Atrial Fibrillation (cont.)
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Atrial Fibrillation (A Fib) Diagnosis
The doctor will often begin by asking the patient about their medical history to help determine the severity of symptoms. The doctor will assess if any associated factors (for example, alcohol or caffeine intake) may be contributing to the patient's symptoms. The doctor will also listen to the patient's heartbeat and lungs. The evaluation may include the following tests:
Electrocardiogram (ECG or EKG): This is the primary test to determine when an arrhythmia is atrial fibrillation. The ECG can help the doctor distinguish A fib from other arrhythmias that may have similar symptoms (atrial flutter, supraventricular tachycardia, or runs of ventricular tachycardia). The test can also sometimes reveal damage (ischemia) to the heart, if there is any.
The following illustrations show the usual ECG tracing from a patient with A fib; the second figure shows the different appearance between a normal (single lead) ECG tracing and the irregular appearance of an atrial fibrillation (single lead) ECG tracing. The atrial tracing for the A fib tracing shows a slowed irregular heartbeat of A fib, where the irregular waves are easily seen before the heartbeat (Figure 2). These waves can be seen if the heartbeat is slowed; they are difficult to see in patients with a rapid heartbeat shown in Figure 3.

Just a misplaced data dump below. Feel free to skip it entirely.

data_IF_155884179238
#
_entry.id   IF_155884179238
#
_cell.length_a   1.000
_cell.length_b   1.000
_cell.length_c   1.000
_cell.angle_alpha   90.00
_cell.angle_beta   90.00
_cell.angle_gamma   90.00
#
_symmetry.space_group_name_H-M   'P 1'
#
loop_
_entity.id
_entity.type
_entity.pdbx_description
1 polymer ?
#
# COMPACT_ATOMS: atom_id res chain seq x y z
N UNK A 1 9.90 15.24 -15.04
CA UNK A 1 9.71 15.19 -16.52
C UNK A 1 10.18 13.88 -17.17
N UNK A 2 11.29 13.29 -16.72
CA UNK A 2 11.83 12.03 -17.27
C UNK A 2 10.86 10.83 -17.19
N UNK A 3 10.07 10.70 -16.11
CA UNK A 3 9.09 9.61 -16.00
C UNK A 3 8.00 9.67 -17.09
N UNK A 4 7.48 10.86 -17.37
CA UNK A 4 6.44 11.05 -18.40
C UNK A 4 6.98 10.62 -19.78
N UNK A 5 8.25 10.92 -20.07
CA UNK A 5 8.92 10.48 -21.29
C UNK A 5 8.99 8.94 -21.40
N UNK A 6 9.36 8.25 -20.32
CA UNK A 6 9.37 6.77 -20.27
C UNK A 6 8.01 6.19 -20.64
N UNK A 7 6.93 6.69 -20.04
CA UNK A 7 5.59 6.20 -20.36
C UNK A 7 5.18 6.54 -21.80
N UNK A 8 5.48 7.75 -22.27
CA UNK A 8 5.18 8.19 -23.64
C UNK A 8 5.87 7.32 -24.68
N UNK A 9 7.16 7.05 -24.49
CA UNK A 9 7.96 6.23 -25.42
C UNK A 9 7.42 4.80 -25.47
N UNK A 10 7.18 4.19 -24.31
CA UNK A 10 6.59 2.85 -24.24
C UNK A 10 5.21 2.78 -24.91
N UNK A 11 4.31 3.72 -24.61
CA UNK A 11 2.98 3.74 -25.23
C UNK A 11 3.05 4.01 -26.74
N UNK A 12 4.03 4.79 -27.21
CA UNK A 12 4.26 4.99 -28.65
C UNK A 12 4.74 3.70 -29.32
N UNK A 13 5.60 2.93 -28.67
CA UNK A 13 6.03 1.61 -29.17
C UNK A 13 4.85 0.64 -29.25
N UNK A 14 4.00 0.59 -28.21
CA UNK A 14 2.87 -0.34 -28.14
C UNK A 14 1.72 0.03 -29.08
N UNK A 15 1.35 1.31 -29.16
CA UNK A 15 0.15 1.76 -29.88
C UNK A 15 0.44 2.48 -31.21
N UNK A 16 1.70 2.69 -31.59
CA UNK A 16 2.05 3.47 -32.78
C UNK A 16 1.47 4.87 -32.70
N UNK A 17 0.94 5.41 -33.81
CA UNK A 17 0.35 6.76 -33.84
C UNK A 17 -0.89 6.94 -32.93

Lab tests: There is no blood test that can confirm that a person has atrial fibrillation. However, blood tests may be done to check for certain underlying causes of atrial fibrillation and to rule out heart damage, as from a heart attack. People already taking medication for atrial fibrillation may need blood tests to make sure there is enough of the drug (usually digoxin) in their system to work effectively. Blood tests that may be done to rule out other conditions include:
Chest x-ray: This imaging test is used to evaluate for complications such as fluid in the lungs or to estimate heart size.
Echocardiogram or transesophageal echocardiogram: This is an ultrasound test that uses sound waves to make a picture of the heart while it is beating.
Ambulatory electrocardiogram (Holter monitor): This test involves wearing a monitor similar to that used for an ECG for a period of time (usually 24-48 hours) to try to document the arrhythmia while people go about their everyday activities.
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